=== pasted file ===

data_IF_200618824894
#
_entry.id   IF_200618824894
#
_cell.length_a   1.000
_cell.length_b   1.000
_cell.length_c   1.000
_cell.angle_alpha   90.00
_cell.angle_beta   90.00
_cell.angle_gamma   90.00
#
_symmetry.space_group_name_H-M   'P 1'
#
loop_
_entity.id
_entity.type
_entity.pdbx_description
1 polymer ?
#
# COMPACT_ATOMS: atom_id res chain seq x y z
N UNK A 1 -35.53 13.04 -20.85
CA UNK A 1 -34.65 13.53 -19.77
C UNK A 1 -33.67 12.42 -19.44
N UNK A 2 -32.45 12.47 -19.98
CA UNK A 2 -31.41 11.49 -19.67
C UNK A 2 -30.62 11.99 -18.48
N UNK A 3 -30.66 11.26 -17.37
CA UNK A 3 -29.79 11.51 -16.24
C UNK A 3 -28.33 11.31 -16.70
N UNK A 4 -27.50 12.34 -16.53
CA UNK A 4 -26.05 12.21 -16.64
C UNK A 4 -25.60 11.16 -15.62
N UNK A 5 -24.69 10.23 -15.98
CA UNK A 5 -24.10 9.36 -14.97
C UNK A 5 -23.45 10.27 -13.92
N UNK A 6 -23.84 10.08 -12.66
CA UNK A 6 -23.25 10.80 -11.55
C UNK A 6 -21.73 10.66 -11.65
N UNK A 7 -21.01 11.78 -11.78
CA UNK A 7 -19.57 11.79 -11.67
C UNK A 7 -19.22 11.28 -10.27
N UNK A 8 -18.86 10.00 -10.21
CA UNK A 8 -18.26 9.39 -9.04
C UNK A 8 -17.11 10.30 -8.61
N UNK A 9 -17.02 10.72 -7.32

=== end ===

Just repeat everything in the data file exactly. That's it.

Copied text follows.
data_IF_200618824894
#
_entry.id   IF_200618824894
#
_cell.length_a   1.000
_cell.length_b   1.000
_cell.length_c   1.000
_cell.angle_alpha   90.00
_cell.angle_beta   90.00
_cell.angle_gamma   90.00
#
_symmetry.space_group_name_H-M   'P 1'
#
loop_
_entity.id
_entity.type
_entity.pdbx_description
1 polymer ?
#
# COMPACT_ATOMS: atom_id res chain seq x y z
N UNK A 1 -35.53 13.04 -20.85
CA UNK A 1 -34.65 13.53 -19.77
C UNK A 1 -33.67 12.42 -19.44
N UNK A 2 -32.45 12.47 -19.98
CA UNK A 2 -31.41 11.49 -19.67
C UNK A 2 -30.62 11.99 -18.48
N UNK A 3 -30.66 11.26 -17.37
CA UNK A 3 -29.79 11.51 -16.24
C UNK A 3 -28.33 11.31 -16.70
N UNK A 4 -27.50 12.34 -16.53
CA UNK A 4 -26.05 12.21 -16.64
C UNK A 4 -25.60 11.16 -15.62
N UNK A 5 -24.69 10.23 -15.98
CA UNK A 5 -24.10 9.36 -14.97
C UNK A 5 -23.45 10.27 -13.92
N UNK A 6 -23.84 10.08 -12.66
CA UNK A 6 -23.25 10.80 -11.55
C UNK A 6 -21.73 10.66 -11.65
N UNK A 7 -21.01 11.78 -11.78
CA UNK A 7 -19.57 11.79 -11.67
C UNK A 7 -19.22 11.28 -10.27
N UNK A 8 -18.86 10.00 -10.21
CA UNK A 8 -18.26 9.39 -9.04
C UNK A 8 -17.11 10.30 -8.61
N UNK A 9 -17.02 10.72 -7.32